WC2006: Germany v Argentina Quarter-Final
Germany started hard and knock the wind out of Sweden's sails, but the Swedes were as dozy at the back as England were previously. Michael Ballack played a touch to Miroslav Klose, who controlled the ball between Olof Mellberg and Teddy Lucic and broke into the box. Keeper Andreas Isaksson came out well and blocked the ball but it came away to Lukas Podolski, who side-footed the ball which cannoned off Lucic's head into the net on 4mins. The thing is Erik Edman was present and at left-back he only reacted the moment Podolski gained the ball, so he was merely ball-watching. Klose touched the ball and turned at the same time between Mellberg and Lucic with ease, and how Podolski wasn't closed down is another question.
Eight minutes later Podolski linked up with Klose again, passing to him on the edge of the box. Klose then went left, dragging Lucic with him and drawing the attention of Mellberg and Niclas Alexandersson, THREE players in defence, and then played to the right for Podolski, who had carried on running unmarked. Podolski shot right footed before Edman could get to him to score his and Germany's no.2. Sweden were rocked, understandably. Lucic was booked for a needless challenge on Klose and then picked up a second booking for holding onto Klose as the striker pushed the ball past him. Alan Hansen judged the second booking harsh but Lucic knew what he was doing and he had seemed so lost in defence the dismissal came as a godsend.
The Germans didn't press to make the advantage count and Sweden make note of the ease by coming forward, nonetheless. Christoph Metzelder came at Henrik Larsson come behind in the penalty area, and while it may seem innocuous with Larsson going down easily, it makes the mind up of the referee. However, justice appeared to be served as Larsson inexplicably sent the spot-kick over and high, and that was Sweden's best chance to get back into the match. Who would have put money on Larsson missing such an opportunity? To no avail did Sweden carry on, and Germany go throgh to the quarter-finals, pleasing the home support, their real test having been their opening game with Costa Rica so far.
Argentina v Mexico was a great match, arguably the best so far. While this game had Argentina all over it, it didn't start that way at all. Mexico kicked off and from then they launched at Argentina. From a freekick over on the Mexican right, Mario Mendez delivered, Pavel Pardo flicked on and Gabriel Heinze simply left Rafael Marquez to move around to the back and strike the ball while slipping towards goal on 5mins. Argentina were shaken but they restabilised themselves and took charge. Juan Roman Riquelme took the corner, Hernan Crespo was marked goalside by Bolton's Jared Borghetti but as the ball came in, Crespo slipped Borghetti to be goalside of him. Borghetti then panicked, saw the ball come in and aimed a head at it as Crespo raised a foot, the ball going in off Borghetti's head. German TV gave it to Crespo. That's one for technology.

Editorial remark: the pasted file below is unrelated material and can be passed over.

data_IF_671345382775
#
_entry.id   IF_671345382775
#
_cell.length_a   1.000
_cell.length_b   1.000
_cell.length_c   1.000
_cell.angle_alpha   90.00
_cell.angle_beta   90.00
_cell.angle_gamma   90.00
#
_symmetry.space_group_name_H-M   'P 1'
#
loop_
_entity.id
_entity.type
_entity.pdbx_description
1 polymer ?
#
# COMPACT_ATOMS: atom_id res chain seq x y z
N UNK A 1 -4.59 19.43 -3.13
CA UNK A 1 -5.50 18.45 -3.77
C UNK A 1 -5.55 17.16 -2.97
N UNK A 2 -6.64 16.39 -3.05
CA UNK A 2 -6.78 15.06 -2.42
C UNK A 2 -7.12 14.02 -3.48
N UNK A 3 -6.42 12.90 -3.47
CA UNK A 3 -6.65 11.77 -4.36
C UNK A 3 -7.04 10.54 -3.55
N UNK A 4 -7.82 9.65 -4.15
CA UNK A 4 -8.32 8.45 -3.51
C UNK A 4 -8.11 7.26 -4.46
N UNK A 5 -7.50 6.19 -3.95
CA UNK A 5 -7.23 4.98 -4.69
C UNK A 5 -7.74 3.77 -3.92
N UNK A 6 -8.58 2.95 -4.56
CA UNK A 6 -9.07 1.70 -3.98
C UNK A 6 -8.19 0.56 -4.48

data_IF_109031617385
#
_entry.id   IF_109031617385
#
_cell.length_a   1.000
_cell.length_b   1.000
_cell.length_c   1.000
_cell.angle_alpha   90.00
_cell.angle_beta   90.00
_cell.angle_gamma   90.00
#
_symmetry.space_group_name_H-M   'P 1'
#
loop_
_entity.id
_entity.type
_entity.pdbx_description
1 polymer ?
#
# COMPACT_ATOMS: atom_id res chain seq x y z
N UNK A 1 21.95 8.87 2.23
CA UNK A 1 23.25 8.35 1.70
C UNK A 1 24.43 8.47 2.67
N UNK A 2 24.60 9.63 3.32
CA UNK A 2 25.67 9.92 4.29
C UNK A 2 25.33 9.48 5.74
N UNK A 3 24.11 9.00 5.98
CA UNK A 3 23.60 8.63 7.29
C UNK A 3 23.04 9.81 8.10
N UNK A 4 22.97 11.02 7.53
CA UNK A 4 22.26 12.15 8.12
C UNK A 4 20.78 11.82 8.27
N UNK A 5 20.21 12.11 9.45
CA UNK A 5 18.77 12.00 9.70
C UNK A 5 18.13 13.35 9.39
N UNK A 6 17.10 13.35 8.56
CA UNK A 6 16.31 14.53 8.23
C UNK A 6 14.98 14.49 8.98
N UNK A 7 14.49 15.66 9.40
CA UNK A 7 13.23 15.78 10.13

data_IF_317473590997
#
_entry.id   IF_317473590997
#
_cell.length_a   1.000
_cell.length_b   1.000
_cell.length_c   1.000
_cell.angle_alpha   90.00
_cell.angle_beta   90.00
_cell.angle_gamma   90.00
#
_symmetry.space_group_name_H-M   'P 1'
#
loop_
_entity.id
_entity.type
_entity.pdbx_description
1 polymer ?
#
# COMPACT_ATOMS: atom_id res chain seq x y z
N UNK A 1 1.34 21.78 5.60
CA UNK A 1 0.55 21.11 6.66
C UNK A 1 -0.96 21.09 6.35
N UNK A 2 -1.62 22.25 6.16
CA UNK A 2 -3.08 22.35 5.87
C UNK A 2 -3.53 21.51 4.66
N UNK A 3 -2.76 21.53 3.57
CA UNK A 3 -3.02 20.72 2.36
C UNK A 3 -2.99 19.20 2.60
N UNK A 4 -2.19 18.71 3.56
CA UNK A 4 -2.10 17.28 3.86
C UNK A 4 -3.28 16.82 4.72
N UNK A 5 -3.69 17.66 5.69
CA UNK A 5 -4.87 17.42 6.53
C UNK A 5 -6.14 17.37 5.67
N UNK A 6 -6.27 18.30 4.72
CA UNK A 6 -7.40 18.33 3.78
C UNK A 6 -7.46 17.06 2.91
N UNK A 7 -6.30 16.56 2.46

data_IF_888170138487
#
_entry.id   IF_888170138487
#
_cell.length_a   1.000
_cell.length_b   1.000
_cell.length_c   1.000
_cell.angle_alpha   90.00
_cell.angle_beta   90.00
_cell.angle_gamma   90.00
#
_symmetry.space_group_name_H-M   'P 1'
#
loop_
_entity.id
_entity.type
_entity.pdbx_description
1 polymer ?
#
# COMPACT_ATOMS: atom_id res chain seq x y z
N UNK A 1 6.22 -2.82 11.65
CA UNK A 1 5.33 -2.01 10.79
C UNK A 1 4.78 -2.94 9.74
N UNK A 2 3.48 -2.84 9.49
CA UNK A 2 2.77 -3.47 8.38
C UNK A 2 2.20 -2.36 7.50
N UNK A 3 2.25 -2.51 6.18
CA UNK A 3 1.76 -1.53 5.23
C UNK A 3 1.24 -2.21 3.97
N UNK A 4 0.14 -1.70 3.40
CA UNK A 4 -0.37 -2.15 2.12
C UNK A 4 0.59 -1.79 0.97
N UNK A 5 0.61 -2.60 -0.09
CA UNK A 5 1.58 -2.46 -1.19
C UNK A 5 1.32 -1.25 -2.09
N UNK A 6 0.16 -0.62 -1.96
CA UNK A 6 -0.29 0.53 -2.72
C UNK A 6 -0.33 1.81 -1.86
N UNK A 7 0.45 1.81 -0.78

Roberto Abbondanzieri rolled the ball out to Heinze and the Man Utd defender had another lapse of concentration, Jose Fonseca capitalising by getting to the ball first, but was brought down unceremoniously by Heinze. Roberto Ayala was in vicinity and the referee considered Ayala was enough to dissuade any notion of a professional foul, so he booked Heinze. Again, i disagreed with the BBC panle and commentary. I reckon Ayala could have had enough time to get to Fonseca as a presence, pressure him, and I was not convinced it was a clear cut goal scoring opportunity. Yet the game during both halves never failed to keep you wondering, Mexico came forward, defended well, so did Argentina. There were almosts', could-have-beens' and if-onlys', it was a well fought close match, so much so it went into extra time.
Let me clear up for the BBC that while Jose Antonio Castro was booked for what the commentary felt was a mistaken identity issue regarding Gerardo Torrado, as Torrado fouled Maxi Rodriguez, the referee was fine with the freekick but booked Castro for kicking the ball away. Nonetheless, the game was in such competitive spirit that it would take something special to separate a winner and a loser. Fortunately it was not penalties, it was another contender for Goal Of The Tournament. Argentina attacked, 98th minute, Juan Pablo Sorin picked up on the left and then swung a curling deep ball over to Rodriguez. Rodriguez then chest-controlled the ball and then unleashed a left-foot volley that went up and over Oswaldo Sanchez's right hand and straight into the net. Coming off the same conveyor belt as Joe Cole's effort against Sweden, it was simply a stunning goal and worthy of being a winning one.
Germany v Argentina, the first established quarter-final on June 30th, 4pm in Berlin. It should be a cracking match, a repeat of the 1990 final, in which West Germany won through a dubious penalty decision. I'm certain Jurgen Klinsmann was present at the time, and a penalty decision could be the only thing to seperate the two sides again. It would be very nice if England would attack from the kick-off equally as Mexico did, hit Ecuador quickly before they know what's going on. The Germans managed to do it too, like a sucker punch that needs to be followed up before the opponent can recover.